Neither of the two emergency surgical interventions used to correct perforated necrotizing enterocolitis (NEC), a common and dangerous complication of prematurity, appears to significantly improve an infant’s survival and later health, according to a study by UAB researchers and colleagues in the May 25 issue of The New England Journal of Medicine.
In the first clinical trial to examine this issue, a team of scientists from UAB, Yale University and other sites studied 117 preterm infants with perforated NEC to compare outcomes of the two currently used surgical interventions, primary peritoneal drainage, or laparotomy, and bowl resection. All study infants were born before 34 weeks gestation and weighed less than 1,500 grams (3.31 pounds).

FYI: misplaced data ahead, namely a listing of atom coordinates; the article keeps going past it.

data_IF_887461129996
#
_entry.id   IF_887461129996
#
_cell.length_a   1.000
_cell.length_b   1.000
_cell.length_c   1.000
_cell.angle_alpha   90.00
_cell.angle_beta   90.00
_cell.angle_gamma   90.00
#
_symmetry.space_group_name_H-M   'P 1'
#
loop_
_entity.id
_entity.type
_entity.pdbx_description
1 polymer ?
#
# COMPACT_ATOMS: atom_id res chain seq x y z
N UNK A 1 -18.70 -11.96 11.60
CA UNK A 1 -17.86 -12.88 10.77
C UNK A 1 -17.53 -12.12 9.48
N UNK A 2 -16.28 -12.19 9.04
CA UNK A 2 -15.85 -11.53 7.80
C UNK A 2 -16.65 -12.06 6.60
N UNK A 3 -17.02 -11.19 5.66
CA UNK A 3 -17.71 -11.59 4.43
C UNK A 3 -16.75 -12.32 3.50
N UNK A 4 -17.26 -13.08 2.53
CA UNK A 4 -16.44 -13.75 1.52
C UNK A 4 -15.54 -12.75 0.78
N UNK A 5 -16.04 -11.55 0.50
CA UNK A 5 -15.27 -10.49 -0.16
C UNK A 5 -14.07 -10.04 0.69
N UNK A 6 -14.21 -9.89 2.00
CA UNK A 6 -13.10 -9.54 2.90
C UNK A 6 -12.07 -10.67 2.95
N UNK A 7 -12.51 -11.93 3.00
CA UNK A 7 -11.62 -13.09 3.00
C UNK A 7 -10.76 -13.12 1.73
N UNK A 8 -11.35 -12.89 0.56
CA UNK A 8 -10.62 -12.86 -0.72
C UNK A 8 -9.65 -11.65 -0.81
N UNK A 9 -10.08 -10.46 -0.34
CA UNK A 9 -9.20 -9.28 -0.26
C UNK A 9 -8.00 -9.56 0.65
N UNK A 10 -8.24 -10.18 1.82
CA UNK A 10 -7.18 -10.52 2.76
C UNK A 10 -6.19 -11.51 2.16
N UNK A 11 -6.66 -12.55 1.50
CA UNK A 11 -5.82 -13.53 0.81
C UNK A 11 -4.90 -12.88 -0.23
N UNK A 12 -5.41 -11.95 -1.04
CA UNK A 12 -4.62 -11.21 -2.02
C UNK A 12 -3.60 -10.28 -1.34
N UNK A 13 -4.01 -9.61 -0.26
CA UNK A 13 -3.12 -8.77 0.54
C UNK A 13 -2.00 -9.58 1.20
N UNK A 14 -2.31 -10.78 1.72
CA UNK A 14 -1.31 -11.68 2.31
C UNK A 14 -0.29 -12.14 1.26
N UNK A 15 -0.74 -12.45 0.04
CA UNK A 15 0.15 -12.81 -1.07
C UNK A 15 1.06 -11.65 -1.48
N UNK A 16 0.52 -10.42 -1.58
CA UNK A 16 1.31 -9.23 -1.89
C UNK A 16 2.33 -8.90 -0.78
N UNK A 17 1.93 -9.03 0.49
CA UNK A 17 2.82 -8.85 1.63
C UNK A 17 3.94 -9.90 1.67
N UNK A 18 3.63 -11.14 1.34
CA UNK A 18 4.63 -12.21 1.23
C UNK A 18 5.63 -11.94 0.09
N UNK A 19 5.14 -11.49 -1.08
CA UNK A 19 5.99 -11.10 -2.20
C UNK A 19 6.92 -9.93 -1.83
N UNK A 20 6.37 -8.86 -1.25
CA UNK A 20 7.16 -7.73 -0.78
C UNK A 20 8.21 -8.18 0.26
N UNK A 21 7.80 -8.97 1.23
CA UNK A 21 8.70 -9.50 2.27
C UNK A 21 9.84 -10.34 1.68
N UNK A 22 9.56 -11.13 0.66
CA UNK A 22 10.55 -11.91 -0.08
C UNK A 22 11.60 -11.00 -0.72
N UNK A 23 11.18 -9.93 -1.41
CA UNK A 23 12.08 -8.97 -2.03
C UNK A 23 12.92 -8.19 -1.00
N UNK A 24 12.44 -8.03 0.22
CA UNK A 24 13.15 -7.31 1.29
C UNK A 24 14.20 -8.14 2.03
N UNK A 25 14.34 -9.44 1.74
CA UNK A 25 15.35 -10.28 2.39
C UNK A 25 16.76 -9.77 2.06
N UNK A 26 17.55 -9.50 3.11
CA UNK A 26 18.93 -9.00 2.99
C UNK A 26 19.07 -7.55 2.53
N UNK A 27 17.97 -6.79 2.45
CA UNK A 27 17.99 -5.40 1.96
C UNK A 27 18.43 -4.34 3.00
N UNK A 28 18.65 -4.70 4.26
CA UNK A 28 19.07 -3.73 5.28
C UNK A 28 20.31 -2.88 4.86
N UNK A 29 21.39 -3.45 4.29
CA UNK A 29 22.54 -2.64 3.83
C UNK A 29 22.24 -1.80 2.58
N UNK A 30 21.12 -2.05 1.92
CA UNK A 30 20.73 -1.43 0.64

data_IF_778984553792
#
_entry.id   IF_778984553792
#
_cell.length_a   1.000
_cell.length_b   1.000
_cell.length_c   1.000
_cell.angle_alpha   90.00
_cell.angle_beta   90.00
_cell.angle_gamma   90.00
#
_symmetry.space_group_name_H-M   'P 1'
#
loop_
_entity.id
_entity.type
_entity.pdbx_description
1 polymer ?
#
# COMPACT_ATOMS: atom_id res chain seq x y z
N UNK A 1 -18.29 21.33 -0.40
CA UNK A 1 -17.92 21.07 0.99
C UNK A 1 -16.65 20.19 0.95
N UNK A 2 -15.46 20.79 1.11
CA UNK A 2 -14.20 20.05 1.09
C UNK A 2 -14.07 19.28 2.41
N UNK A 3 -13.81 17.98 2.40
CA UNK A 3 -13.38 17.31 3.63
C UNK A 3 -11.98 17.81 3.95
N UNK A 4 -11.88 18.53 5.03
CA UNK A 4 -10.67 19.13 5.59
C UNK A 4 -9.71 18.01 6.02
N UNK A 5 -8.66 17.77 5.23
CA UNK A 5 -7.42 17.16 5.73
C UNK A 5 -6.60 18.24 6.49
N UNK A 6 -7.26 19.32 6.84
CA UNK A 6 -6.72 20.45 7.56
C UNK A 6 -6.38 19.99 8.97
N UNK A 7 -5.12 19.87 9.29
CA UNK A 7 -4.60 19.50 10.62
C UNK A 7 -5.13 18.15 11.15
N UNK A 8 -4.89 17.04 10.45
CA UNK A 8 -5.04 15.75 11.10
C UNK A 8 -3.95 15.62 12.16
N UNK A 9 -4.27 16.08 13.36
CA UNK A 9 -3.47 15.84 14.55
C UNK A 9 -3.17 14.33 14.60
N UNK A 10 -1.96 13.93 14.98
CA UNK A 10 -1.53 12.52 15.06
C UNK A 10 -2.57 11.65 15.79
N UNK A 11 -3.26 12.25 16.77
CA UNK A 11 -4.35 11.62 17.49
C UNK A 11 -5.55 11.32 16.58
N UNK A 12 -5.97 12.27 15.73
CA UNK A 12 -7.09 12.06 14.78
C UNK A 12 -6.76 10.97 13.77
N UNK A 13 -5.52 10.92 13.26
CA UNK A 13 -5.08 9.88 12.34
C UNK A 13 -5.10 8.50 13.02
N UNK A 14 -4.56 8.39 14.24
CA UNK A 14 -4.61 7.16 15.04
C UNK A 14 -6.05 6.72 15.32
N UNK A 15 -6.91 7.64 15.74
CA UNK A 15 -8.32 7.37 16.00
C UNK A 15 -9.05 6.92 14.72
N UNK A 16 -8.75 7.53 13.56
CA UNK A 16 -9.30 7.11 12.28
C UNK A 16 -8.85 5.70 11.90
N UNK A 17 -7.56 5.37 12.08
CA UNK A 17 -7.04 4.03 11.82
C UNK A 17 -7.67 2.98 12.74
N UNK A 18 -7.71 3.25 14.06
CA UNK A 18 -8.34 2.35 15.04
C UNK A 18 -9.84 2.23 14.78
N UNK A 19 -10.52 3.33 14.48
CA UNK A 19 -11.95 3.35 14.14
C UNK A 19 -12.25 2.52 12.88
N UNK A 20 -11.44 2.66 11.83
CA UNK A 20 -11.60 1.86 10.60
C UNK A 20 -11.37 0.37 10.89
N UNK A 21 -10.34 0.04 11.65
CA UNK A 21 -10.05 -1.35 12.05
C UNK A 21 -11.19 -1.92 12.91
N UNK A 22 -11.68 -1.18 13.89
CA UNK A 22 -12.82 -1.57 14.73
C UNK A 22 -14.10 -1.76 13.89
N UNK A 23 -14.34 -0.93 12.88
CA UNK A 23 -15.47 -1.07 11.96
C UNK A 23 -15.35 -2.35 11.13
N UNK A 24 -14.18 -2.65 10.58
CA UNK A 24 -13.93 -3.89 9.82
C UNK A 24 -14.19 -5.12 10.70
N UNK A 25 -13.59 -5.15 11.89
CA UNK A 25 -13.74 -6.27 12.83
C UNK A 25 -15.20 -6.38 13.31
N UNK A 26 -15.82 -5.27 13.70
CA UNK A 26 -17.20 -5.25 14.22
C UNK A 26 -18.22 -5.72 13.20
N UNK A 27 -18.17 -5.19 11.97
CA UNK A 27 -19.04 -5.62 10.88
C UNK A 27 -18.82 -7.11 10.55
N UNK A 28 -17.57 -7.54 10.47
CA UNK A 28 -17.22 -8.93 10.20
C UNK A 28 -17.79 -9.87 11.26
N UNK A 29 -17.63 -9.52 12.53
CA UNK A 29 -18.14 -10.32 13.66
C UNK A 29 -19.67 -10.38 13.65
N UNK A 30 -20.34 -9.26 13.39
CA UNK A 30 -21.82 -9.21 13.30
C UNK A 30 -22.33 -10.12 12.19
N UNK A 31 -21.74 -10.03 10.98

“We found that the type of operation performed for perforated NEC does not influence survival or other clinically important outcomes in preterm infants,” said Reed A. Dimmitt, M.D., M.S.P.H., UAB assistant professor of pediatrics and co-author of the study. “My colleagues and I believe that with the results of this study, surgeons will continue to perform the operation they are most comfortable with, but we hope it spurs discussion of alternative operations with scientific non-bias.”
Jennifer Park Lollar | EurekAlert!
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